02:39
We are the reporters of our people,
02:41
and are communicators
02:44
to the outside world.
02:46
Art is our weapon.
02:48
Culture is a form of resistance.
02:51
I envy sometimes the artists of the West
02:54
for their freedom of expression.
02:57
For the fact that they can distance themselves
02:59
from the question of politics.
03:02
From the fact that they are only serving one audience,
03:04
mainly the Western culture.
03:06
But also, I worry about the West,
03:09
because often in this country,
03:13
in this Western world that we have,
03:15
culture risks being a form of entertainment.
03:18
Our people depend on our artists,
03:23
and culture is beyond communication.
03:26
My journey as an artist
03:30
started from a very, very personal place.
03:32
I did not start
03:35
to make social commentary
03:37
about my country.
03:39
The first one that you see in front of you
03:41
is actually when I first returned to Iran
03:44
after being separated for a good 12 years.
03:46
It was after the Islamic Revolution
03:49
of 1979.
03:51
While I was absent from Iran,
03:54
the Islamic Revolution had descended on Iran
03:57
and had entirely transformed the country
04:00
from Persian to the Islamic culture.
04:02
I came mainly to be reunited with my family
04:05
and to reconnect in a way
04:08
that I found my place in the society.
04:10
But instead, I found a country
04:12
that was totally ideological
04:14
and that I didn't recognize anymore.
04:16
More so, I became very interested,
04:19
as I was facing
04:21
my own personal dilemmas and questions,
04:23
I became immersed in the study
04:25
of the Islamic Revolution --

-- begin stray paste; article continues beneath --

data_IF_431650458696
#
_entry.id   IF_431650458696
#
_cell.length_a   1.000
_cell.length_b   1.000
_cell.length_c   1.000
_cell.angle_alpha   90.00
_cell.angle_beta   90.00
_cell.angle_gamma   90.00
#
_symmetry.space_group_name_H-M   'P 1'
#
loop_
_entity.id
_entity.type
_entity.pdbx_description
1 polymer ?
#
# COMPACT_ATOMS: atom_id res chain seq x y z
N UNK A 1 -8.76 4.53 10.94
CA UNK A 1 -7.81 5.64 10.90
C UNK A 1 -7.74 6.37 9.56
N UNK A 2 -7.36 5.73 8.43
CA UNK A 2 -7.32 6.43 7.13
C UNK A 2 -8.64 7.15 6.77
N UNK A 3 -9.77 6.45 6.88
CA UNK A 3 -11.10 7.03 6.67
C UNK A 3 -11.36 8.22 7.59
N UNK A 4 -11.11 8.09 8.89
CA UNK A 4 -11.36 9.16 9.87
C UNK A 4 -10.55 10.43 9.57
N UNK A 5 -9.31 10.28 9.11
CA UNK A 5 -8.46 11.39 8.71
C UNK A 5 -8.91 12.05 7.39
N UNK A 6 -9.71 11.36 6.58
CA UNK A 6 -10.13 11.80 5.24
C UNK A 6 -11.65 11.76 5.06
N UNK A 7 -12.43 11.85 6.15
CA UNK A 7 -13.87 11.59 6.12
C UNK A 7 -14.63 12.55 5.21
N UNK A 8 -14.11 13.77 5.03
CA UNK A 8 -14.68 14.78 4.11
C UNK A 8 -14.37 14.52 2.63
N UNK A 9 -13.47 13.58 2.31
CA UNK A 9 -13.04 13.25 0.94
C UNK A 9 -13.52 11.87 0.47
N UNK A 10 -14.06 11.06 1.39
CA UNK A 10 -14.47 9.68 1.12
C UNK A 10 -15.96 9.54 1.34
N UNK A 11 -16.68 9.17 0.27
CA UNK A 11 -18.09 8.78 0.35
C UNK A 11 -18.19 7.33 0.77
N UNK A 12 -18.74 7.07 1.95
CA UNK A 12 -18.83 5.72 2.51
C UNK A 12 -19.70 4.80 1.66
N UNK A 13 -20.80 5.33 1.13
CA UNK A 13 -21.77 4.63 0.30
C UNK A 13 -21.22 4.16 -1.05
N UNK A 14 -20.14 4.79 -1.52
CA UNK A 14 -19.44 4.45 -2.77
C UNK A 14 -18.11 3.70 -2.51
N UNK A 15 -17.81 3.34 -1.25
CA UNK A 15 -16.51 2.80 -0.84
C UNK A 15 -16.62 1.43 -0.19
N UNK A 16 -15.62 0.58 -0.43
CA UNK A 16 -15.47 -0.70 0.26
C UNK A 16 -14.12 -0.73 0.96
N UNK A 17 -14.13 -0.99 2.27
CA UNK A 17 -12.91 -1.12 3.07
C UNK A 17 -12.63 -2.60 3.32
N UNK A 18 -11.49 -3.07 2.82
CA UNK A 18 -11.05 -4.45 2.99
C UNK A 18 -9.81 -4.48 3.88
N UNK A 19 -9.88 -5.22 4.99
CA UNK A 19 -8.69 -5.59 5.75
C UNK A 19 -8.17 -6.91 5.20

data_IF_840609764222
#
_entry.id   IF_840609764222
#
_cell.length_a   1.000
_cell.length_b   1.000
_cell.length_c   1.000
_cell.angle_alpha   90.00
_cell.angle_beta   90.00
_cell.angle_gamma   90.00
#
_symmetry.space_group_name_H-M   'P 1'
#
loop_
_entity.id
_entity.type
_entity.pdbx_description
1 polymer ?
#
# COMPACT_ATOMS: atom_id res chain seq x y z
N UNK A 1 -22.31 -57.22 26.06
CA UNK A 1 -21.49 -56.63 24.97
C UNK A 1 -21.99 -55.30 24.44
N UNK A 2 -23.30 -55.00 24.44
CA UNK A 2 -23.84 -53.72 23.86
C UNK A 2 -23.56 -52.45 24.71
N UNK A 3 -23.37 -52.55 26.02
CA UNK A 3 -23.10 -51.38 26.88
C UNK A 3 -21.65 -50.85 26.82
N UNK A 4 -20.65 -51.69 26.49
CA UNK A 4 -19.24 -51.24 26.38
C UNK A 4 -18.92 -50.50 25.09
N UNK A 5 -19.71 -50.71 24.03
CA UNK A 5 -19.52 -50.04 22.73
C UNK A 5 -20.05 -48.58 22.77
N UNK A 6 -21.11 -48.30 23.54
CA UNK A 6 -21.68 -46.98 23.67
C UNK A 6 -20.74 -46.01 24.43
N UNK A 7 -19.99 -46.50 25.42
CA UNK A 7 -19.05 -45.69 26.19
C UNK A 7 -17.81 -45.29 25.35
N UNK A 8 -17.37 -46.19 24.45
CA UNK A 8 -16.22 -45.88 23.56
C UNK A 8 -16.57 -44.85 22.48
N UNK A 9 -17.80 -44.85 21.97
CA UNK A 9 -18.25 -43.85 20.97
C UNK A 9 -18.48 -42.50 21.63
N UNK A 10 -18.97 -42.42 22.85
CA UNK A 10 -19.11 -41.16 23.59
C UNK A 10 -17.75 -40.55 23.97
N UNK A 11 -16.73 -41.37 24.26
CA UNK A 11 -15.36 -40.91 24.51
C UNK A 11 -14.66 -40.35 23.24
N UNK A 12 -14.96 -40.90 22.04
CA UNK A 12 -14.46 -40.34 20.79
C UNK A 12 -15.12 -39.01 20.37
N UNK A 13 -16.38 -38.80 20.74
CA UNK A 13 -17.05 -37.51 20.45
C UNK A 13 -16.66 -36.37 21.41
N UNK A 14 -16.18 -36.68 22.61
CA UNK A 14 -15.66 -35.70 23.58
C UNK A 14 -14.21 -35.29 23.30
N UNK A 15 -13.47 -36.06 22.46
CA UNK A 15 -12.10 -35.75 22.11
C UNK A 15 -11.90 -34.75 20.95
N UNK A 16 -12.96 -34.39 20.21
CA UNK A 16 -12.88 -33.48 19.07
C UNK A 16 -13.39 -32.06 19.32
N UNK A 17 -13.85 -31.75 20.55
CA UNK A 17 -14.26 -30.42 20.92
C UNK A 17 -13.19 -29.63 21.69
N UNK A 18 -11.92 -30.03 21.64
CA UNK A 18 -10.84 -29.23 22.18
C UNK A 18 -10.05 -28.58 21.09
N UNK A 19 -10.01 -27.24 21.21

04:27
how, indeed,
04:29
it had incredibly transformed
04:31
the lives of Iranian women.
04:33
I found the subject of Iranian women
04:35
immensely interesting,
04:37
in the way the women of Iran, historically,
04:39
seemed to embody the political transformation.
04:42
So in a way, by studying a woman,
04:45
you can read the structure and the ideology of the country.
04:48
So I made a group of work
04:52
that at once faced my own personal questions in life,
04:54
and yet it brought my work into a larger discourse --
04:58
the subject of martyrdom,
05:01
the question of those who willingly stand in that intersection
05:03
of love of God, faith,
05:07
but violence and crime and cruelty.
05:11
For me, this became incredibly important.
05:14
And yet, I had an unusual position toward this.
05:17
I was an outsider
05:20
who had come back to Iran to find my place,
05:22
but I was not in a position
05:25
to be critical of the government
05:27
or the ideology of the Islamic Revolution.
05:30
This changed slowly
05:33
as I found my voice
05:35
and I discovered things
05:37
that I didn't know I would discover.
05:39
So my art became slightly more critical.
05:41
My knife became a little sharper.
05:44